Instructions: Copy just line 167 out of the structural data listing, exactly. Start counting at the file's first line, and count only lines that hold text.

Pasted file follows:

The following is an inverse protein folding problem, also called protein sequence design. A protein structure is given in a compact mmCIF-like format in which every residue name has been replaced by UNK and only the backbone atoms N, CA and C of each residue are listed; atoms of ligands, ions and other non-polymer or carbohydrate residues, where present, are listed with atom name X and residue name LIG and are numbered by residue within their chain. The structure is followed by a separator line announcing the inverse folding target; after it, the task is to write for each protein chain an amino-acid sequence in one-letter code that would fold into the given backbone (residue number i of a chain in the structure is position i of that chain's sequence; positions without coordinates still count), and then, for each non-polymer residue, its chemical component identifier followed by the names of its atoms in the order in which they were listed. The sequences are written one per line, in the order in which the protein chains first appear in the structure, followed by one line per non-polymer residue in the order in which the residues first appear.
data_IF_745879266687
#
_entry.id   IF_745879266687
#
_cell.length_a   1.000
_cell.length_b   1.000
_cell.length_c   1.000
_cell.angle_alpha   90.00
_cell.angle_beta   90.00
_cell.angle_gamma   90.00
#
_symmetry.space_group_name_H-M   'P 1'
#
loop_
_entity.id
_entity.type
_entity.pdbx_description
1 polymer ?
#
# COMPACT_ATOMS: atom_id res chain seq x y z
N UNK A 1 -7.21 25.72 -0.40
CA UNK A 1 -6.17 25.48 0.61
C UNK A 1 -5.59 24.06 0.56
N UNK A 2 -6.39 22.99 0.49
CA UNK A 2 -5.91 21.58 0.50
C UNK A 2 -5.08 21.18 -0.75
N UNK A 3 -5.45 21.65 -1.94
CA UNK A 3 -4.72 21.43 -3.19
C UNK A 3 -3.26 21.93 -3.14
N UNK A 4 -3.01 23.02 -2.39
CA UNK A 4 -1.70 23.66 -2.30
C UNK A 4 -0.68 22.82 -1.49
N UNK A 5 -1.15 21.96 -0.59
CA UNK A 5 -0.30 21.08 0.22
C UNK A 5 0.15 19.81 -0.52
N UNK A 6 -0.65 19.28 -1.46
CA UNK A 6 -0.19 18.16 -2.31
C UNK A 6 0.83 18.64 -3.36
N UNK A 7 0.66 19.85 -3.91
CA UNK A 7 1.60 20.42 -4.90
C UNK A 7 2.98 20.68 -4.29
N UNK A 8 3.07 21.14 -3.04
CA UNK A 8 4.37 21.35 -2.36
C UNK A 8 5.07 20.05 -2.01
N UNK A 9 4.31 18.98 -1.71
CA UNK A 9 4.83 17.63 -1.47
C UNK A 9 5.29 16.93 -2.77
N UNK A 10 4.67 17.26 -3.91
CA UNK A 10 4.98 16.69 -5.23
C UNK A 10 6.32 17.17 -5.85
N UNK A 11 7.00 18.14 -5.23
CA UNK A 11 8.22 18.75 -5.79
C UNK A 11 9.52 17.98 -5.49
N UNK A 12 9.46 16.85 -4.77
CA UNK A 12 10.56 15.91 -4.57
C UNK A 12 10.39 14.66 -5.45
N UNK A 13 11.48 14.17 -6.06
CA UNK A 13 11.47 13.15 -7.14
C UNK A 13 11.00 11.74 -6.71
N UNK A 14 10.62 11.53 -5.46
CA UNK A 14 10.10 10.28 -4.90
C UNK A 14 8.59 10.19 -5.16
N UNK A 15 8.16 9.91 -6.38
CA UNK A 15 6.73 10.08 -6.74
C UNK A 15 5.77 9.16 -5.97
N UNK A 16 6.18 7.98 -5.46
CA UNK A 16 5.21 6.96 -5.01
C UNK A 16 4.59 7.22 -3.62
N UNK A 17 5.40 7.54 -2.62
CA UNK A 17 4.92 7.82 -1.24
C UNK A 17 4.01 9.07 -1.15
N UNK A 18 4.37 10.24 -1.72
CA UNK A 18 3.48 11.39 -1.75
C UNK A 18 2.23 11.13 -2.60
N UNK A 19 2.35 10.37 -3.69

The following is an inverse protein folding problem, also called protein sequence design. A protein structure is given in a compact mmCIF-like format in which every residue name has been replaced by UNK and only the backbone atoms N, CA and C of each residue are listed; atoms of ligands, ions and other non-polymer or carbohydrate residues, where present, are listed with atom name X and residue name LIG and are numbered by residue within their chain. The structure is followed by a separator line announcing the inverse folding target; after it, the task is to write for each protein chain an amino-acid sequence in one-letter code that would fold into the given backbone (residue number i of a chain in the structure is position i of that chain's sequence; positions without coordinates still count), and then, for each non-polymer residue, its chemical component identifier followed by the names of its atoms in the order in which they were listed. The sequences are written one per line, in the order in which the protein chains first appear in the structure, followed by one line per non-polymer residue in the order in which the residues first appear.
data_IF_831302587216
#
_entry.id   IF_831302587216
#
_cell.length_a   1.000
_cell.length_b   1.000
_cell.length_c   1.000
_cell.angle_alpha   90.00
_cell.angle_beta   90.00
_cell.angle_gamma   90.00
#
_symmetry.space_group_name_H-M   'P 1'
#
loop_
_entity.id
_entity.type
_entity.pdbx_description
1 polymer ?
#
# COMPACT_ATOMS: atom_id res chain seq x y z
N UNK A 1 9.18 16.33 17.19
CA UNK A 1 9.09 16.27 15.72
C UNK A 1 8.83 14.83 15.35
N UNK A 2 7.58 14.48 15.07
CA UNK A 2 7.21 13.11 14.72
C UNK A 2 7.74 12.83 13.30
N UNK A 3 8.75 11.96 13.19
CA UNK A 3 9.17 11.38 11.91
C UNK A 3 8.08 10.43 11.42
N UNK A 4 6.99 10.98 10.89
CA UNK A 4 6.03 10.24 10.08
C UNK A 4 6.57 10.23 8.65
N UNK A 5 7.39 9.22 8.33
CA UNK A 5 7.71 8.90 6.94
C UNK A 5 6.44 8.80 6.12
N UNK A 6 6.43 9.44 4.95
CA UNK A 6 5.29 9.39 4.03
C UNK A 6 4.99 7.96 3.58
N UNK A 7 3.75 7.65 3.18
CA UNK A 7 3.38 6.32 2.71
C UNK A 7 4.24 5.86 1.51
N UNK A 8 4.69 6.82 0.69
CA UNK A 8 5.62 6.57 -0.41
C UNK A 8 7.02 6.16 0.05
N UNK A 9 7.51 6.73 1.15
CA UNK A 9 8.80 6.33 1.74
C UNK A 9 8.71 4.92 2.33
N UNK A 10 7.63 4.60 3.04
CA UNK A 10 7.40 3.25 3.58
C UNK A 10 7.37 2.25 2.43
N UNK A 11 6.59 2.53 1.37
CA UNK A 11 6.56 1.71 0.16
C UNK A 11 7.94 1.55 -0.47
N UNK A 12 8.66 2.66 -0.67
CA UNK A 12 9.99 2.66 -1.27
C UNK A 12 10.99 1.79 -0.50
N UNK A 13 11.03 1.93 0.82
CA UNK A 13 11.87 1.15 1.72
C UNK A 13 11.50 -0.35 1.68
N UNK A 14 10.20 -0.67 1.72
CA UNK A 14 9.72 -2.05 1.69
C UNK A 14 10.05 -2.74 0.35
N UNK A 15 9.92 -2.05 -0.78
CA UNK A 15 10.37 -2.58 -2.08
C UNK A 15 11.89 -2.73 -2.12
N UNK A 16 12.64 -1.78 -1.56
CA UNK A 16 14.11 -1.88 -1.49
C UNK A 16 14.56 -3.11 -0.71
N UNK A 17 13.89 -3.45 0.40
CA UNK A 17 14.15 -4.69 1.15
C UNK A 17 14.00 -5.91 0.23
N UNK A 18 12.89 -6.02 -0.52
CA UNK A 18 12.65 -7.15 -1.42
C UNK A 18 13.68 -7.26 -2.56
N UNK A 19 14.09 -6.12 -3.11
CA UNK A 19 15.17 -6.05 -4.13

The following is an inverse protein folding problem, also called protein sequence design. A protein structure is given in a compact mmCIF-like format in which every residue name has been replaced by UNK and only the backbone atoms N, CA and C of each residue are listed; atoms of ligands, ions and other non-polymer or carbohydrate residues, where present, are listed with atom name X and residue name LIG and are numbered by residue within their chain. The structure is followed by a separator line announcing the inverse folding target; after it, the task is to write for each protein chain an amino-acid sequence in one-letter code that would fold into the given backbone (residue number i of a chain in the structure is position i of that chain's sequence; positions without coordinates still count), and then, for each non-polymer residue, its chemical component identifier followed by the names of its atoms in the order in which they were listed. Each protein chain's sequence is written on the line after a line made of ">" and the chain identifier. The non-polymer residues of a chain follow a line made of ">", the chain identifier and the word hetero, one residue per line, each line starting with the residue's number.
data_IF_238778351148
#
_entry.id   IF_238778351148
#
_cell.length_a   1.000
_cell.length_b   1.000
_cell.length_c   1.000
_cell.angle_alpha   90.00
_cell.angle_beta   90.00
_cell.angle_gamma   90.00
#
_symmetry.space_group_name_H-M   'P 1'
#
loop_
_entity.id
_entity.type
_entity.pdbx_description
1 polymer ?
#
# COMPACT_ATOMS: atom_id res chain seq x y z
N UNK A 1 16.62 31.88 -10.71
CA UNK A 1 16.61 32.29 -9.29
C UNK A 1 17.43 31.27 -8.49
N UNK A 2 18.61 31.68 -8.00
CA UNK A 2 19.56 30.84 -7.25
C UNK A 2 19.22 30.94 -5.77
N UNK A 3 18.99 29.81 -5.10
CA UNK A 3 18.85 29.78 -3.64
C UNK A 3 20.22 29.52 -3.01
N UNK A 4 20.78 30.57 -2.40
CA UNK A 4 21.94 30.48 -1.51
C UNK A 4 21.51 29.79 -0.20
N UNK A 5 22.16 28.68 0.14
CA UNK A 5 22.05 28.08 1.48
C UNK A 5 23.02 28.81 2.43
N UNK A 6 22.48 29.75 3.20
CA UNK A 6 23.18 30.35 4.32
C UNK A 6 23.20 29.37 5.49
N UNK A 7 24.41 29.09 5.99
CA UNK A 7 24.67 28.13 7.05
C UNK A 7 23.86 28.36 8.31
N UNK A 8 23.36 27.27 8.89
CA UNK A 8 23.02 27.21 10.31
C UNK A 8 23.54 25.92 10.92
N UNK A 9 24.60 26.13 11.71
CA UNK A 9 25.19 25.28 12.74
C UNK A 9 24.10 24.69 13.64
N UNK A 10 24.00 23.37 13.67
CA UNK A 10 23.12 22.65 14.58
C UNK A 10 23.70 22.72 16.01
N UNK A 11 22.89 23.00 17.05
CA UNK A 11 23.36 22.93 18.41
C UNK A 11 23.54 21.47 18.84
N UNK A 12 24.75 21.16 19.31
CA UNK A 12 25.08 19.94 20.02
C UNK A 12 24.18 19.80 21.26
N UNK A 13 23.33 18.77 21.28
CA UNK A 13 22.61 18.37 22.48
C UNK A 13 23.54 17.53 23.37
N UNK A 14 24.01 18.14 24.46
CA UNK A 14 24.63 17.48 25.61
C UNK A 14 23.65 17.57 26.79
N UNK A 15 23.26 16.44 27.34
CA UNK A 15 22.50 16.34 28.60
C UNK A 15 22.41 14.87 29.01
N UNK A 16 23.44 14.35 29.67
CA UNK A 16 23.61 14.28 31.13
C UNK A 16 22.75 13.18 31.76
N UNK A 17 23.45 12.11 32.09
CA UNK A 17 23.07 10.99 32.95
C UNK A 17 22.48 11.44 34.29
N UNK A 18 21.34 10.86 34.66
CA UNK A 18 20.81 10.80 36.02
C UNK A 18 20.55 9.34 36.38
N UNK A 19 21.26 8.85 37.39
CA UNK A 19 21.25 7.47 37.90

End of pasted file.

#